A Resident’s Perspective – Another Panorama Treasure

Written by Panorama resident, Judy Murphy. July 2014
Photo by Charlie Keck.

Photo by Charlie Keck.

Panorama’s community garden, also known as the Pea Patch, is in full glory at this time of year.  Covering a couple of acres, with more than 100 individual garden plots, the Pea Patch supplies gardeners and residents with an abundance of vegetables, fruits and flowers.

The most widely grown crop is probably raspberries.  They are the quintessential Northwest fruit and grow prolifically in the garden.  There are other fruits, too, such as Asian pears, apples, plums, blueberries and blackberries.  We like our vegetables, however, and we raise just about anything you can imagine that will tolerate our summer conditions.  In other words, crops such as peppers, eggplant, and tomatoes may or may not do well, depending on how much heat and sun they get.  Most others do uncommonly well–we try to pick the zucchini before they become the size of baseball bats!

On Fridays, gardeners bring excess produce to Friday Share, and residents who set their sights on particular items begin to line up at 9:30.  Doors open at 10, and by 10:15 most everyone has left with a bag of whatever has appealed to them, including bouquets of gorgeous gladiolus, roses, and dahlias.  Leftovers are taken to the Thurston County Food Bank. IMG_0608_edited-1

Come late August, there will be freshly picked corn from the community corn plots, which is in high demand by our patrons.  Our corn is oh, so sweet!!  Financial donations at Friday Share are accepted, which help us cover machinery and grounds maintenance costs.  The Pea Patch also receives funds from the Resident Council to meet part of our expenses.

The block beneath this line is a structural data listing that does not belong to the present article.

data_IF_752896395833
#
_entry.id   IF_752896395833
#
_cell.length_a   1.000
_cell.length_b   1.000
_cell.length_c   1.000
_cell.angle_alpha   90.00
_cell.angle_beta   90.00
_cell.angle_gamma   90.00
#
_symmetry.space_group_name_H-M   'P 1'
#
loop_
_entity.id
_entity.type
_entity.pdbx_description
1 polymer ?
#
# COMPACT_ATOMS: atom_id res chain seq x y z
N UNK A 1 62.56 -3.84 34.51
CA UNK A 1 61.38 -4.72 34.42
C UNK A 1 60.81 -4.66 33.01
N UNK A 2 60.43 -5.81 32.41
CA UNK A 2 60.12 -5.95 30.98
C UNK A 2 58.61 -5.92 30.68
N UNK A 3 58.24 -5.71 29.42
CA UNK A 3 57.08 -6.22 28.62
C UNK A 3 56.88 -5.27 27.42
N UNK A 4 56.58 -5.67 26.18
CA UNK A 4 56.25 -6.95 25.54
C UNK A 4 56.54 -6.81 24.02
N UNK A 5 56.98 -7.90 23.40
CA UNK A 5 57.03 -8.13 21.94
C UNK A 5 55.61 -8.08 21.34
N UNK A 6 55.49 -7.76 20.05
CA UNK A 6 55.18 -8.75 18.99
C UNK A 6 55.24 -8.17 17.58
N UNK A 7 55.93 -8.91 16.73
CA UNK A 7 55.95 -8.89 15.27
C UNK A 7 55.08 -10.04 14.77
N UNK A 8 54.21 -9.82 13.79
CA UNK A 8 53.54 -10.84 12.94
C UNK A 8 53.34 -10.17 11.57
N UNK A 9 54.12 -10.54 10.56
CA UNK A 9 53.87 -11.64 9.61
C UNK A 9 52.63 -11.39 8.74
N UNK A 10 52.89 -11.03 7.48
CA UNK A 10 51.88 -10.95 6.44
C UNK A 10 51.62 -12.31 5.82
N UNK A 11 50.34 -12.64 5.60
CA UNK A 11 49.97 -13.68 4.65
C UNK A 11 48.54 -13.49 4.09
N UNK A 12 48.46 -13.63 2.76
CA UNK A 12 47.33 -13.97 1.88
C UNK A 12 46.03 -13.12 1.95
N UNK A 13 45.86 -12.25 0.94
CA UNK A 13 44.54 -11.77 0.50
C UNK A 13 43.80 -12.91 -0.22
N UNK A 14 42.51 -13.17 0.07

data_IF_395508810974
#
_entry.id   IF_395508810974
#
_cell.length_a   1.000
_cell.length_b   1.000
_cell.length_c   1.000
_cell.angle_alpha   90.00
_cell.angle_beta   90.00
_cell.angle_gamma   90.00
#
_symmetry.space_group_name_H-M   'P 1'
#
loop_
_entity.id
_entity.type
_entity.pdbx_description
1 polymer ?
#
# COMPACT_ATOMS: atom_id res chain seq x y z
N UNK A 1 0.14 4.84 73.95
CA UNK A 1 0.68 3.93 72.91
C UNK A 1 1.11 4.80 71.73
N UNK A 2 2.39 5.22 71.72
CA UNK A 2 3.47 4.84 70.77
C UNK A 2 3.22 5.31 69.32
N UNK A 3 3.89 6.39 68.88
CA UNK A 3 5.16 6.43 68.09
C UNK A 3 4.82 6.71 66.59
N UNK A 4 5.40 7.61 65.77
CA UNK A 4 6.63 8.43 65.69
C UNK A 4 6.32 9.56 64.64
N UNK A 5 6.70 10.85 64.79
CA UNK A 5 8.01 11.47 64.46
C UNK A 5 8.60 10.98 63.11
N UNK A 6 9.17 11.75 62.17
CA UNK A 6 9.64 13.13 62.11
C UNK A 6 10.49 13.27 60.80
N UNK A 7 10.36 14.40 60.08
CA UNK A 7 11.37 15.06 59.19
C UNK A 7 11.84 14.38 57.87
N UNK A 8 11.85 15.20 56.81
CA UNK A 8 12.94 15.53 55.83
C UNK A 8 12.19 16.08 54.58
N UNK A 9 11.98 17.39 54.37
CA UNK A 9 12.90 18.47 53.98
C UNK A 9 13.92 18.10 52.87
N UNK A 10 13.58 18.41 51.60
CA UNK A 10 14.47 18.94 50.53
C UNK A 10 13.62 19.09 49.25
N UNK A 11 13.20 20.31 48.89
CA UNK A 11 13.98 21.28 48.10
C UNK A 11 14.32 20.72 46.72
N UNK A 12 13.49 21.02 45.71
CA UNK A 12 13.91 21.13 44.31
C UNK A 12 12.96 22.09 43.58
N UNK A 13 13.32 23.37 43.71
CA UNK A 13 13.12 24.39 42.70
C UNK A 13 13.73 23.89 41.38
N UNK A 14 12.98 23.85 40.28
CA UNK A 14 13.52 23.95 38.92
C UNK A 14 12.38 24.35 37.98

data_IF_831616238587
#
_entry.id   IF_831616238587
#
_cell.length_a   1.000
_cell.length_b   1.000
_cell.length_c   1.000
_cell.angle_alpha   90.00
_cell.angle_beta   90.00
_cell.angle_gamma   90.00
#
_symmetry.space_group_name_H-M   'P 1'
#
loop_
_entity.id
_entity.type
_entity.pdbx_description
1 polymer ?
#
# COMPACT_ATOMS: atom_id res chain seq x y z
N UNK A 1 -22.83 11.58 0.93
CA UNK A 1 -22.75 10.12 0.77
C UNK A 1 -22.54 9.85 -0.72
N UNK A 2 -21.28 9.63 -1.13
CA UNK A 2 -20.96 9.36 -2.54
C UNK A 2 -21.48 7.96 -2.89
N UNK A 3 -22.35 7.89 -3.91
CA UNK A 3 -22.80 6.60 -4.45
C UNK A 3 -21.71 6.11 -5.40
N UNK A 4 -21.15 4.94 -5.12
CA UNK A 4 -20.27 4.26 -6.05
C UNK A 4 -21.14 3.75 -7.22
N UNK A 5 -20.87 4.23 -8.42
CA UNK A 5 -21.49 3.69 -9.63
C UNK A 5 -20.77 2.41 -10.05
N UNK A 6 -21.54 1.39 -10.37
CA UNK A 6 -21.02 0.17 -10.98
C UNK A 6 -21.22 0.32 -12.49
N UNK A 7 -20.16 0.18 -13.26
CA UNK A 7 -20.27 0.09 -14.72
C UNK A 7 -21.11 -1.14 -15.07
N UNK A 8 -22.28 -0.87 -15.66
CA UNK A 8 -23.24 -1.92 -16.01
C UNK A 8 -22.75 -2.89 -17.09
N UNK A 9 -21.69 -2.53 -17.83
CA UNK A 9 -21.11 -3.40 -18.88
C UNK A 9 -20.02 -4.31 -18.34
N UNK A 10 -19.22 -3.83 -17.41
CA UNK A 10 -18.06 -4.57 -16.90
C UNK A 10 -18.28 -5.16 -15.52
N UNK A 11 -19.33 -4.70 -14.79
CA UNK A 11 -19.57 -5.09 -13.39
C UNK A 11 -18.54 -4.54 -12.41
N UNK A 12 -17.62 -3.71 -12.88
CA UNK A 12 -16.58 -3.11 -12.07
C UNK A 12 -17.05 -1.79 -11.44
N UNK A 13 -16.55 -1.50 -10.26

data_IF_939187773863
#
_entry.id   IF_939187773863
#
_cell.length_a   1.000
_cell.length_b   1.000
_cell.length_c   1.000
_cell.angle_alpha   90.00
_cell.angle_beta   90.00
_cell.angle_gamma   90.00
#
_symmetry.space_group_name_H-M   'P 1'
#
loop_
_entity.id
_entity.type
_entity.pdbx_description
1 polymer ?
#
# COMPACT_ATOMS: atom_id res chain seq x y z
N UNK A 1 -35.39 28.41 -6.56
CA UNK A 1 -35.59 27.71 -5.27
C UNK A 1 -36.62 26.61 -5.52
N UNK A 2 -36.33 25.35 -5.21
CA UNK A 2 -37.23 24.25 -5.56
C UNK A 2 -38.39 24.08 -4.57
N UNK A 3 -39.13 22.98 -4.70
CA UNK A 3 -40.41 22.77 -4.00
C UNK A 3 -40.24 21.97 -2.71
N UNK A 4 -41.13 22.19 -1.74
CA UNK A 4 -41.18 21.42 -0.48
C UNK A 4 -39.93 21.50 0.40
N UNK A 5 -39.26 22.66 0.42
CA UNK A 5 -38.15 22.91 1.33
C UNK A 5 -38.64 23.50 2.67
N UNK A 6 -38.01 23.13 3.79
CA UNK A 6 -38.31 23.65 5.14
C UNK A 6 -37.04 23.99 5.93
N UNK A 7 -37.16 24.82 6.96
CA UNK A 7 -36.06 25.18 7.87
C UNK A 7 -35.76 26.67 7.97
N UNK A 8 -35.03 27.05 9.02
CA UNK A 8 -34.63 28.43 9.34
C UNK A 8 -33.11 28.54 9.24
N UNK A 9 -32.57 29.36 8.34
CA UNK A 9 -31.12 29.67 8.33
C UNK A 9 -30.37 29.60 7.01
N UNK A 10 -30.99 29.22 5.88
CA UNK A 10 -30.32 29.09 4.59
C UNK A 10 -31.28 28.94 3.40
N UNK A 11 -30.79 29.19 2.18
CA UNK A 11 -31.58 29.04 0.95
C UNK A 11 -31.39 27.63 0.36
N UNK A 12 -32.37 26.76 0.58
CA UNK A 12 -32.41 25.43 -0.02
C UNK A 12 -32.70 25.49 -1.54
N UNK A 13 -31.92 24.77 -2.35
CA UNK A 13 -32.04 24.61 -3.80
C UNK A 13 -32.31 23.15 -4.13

DSCN4900-001Many gardeners have been gardening all their adult lives, and it is an integral part of their daily routines, contributing to mental and physical well-being.  We also benefit from the social aspects of a community garden, exchanging ideas about soil preparation, watering techniques, and composting.  We are a congenial group, and twice a year we hold all-member potluck meetings, which give us an opportunity to meet new gardeners and renew friendships.  We often have a waiting list for garden plots because while gardening becomes more difficult with age, many people find it very hard to give up such a pleasurable activity.  Even if you can no longer bend to weed or plant, however, we invite all who would like to find a moment of peace and beauty to come across Golf Club Road for a visit.  And on Fridays, you can eat some raspberries, too!Murphy Bio

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